They settled back into silence. Out on the road beyond the bushes cars passed, a bus paused, air squealing from its brakes. A bird, impossible to tell what kind and in any case he was no good at birds, arced across his sightlines, a dark projectile disappearing back into the foliage. Back, he supposed, to its nest.
‘What about your parents?’
Madness not to have thought of this before! Picking up a child – ok, the kid had forced his way into the car but others might not see it this way – driving him to this god-forsaken car park overlooked by no-one… Sudden terror dried his mouth and clambered down into his stomach to pluck at tight-drawn strings.
Who would they believe? This scruffy, helpless, however-old-he-was boy or the sleek young man in his top of the range car? ‘No, your Honour, I am not married. No I am not in a relationship. My work keeps me fully occupied.’ They’d heard it all before. It’s always the ones you least expect, people said.
‘Mum’s dead.’ The answer to the question he’d already forgotten he’d asked. ‘Cancer. Dad got the push – he couldn’t work when she was ill so they laid him off. Only job he could get was truck driving so he couldn’t manage us.’
‘I’m a looked-after now.’
‘ A what?’
‘A looked-after child. My little sister got adopted but they don’t want twelve year old boys, Tamsin said. So I’m looked after.’
The fear coiled snake-like in the pit of his stomach and he needed to clear his throat to speak.
‘My social worker. She placed me at Wickam ‘All. ’S’all right there. There’s ten of us – and chickens, rabbits and such. And a mini-bus – takes us to school and that.’
The pillars and the long driveway, of course. Some old manor house turned into a children’s home – or whatever they called them nowadays.
‘So Tamsin – or whoever… When they find you’re… not there…‘
Clearing his throat again. And another glance at the clock. Seven fifty three. Shit! Any institution would have its inmates up and checked by now. Washed, dressed and breakfasting, ready for the minibus…
And would have a hotline, no doubt, to the nearest police station.
Guts churning, he shifted on his warm seat. Too bloody warm. The whole car was a bloody hothouse. Lowering the window he let in the sound of a siren somewhere, not that far away.
‘There’s Julie. She’s the house mother. And Alan. They won’t be bothered. I’m always out early. Gettin’ eggs ‘n’ stuff. I’m a wandering wonder, Julie says.’
Thank God for that. But could he trust him not to come up with some tale later on?
‘I’ll ring them, shall I?’
Probably the best plan. Pre-empt trouble. ‘Disarm with Charm’ – hadn’t he used that once in some Negotiations seminar? They’d know what the little wretch was like. It shouldn’t take much to convince them – so long as he took the initiative; contacted this Julie, or Alan, before they started to get concerned.
‘What’s the number?’ He pulled out his phone. ‘Or the name of the…place. That’ll be enough.’
A car, small, red with grimy hub caps, turned into the car park, followed, as if in convoy, by a black Volvo estate. Passed him and parked in the Staff spaces in front of the surgery.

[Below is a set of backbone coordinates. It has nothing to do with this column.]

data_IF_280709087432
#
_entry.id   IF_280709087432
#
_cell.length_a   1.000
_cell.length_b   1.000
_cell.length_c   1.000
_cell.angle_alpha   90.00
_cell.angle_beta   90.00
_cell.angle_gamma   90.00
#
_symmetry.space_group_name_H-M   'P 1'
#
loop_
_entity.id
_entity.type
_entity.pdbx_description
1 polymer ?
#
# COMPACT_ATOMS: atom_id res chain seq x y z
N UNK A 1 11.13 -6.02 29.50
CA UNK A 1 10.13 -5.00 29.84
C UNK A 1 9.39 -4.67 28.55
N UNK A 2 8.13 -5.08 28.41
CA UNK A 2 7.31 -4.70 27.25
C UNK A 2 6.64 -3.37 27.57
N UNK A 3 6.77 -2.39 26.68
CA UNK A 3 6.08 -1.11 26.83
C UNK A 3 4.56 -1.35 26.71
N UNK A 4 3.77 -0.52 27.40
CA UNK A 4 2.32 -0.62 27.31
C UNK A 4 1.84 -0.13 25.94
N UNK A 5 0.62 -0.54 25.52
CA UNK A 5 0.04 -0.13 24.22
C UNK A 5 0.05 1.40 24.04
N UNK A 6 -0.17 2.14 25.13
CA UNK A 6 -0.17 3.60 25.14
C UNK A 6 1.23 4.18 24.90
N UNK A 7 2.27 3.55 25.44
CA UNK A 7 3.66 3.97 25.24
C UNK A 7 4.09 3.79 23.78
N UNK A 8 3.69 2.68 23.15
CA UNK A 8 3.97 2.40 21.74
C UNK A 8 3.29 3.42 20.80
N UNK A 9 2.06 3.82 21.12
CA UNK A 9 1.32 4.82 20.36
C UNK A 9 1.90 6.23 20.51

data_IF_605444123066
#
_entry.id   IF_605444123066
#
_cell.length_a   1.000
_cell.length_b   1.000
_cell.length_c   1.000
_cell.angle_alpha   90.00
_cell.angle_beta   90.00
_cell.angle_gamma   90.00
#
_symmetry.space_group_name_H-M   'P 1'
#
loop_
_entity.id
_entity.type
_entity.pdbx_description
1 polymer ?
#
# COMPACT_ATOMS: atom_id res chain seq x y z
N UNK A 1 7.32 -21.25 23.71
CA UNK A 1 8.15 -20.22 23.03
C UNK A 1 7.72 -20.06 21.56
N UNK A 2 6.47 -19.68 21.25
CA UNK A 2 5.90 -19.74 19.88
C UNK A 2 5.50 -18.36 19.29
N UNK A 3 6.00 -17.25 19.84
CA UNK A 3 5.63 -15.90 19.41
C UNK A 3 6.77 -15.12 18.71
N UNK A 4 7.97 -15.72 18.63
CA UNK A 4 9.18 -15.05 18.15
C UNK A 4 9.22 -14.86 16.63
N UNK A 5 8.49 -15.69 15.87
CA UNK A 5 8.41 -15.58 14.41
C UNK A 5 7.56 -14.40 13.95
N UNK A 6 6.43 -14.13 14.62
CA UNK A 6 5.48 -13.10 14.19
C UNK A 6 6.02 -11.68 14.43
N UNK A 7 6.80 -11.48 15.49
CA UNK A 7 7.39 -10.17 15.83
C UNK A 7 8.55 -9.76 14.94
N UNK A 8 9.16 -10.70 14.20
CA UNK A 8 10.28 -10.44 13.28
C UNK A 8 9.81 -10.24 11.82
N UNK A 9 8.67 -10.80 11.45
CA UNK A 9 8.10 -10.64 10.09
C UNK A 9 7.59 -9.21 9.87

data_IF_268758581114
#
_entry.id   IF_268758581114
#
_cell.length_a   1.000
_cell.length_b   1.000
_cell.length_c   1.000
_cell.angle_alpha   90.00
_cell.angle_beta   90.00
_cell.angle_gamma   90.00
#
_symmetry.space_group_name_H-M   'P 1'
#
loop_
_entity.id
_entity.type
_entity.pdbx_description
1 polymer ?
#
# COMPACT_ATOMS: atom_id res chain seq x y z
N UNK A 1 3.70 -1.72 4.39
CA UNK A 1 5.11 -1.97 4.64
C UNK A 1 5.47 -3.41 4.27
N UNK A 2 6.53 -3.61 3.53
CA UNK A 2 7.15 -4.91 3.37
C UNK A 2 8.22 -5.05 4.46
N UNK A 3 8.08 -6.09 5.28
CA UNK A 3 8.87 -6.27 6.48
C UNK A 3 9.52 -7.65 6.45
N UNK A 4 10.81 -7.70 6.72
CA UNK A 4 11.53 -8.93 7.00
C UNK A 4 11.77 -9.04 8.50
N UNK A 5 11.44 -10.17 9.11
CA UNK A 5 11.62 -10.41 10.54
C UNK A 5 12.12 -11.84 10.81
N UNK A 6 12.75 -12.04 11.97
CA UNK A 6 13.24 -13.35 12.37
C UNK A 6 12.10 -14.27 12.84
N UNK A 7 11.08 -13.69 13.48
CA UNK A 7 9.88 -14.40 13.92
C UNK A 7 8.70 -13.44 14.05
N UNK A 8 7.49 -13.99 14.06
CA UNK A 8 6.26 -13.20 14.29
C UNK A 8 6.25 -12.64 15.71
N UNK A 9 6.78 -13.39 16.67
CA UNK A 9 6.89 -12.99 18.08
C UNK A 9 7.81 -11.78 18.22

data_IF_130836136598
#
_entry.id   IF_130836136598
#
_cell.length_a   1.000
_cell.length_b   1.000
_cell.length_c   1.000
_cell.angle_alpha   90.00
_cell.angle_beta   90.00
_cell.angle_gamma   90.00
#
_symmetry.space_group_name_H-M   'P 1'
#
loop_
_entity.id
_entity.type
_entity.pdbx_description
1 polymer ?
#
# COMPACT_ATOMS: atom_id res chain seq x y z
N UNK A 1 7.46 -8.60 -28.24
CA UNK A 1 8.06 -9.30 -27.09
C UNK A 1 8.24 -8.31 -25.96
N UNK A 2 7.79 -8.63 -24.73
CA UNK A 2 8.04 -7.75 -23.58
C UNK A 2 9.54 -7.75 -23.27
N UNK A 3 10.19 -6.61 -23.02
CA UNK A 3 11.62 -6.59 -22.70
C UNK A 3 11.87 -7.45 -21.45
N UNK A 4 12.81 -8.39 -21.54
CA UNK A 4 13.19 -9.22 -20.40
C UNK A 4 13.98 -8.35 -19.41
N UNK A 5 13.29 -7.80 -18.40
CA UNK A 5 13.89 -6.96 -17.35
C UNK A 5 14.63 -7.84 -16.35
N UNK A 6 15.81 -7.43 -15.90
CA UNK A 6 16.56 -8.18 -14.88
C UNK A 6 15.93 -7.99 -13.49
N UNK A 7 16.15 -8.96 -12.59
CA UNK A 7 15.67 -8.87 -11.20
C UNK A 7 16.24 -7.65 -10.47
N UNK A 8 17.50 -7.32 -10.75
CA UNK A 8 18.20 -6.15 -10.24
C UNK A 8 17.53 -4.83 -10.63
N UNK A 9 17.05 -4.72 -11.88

Eight o’clock on the dot. Two women, one very young – black tights, red winter coat, shorter than the green uniform skirt she wore underneath – the other older, taller – hair swept back, old-fashioned, navy duffle coat, smart new laptop case… Pausing, keys in hand, as the boy undid the car door and slid himself cautiously out so as not to disturb the blood-stained animal.
‘You again!’ But her expression was not unkind. ‘What is it this time?’ she asked and, as Daniel climbed out to join them, bent to look closer, pulling gently at the matted fur. ‘Bring him in.’ She straightened, looking questioningly at Daniel. ‘We’ll see what we can do.’
‘I er…’ Daniel smiled his most charming smile, ‘got hi-jacked by this young man. On the roadside. He didn’t leave me much choice but to…’ He spread his hands in a gesture of helplessness and the woman laughed.
‘He does care about animals. He doesn’t let much get in his way…’
‘I can see that.’ His stomach, thank God, seemed to be settling. ‘I was just a bit concerned about… the place he comes from. They won’t know where he is.’
‘Don’t worry, Jenny can ring them – and run him home. I’m sure,’ she glanced towards his car, ‘there’s somewhere you’re meant to be.’
‘Certainly is! I’ll leave it to you then. I hope the… creature makes it.’
The vet looked down at the skinny mass of fur, then, looking across at Daniel, shook her head – so slight a movement that the boy would not have noticed.
‘We’ll do our best,’ she said. ‘Thanks for doing your bit Mr…?’
‘Robinson. Daniel Robinson.’
He smiled again.
Turning back onto the road he turned on the radio in time for the eight o’clock catalogue of distant disasters. In ten minutes he reached the motorway, sweeping unimpeded, as John Humphreys sniped at some beleaguered junior minister, into the fast lane, the mist on the fields giving way at last to sullen sunlight.
No congestion – or nothing worse than usual – and just after nine the automatic doors slid automatically open to admit him to the gleaming towers of the company’s flagship headquarters building. A little later than anticipated but, if you were Daniel Robinson, you allowed for the unexpected. His knee twinged where he had caught it against the car door but his shirt and jacket appeared mercifully free of blood or fur as he strode, confident, focussed and untroubled, towards the real business of his important day.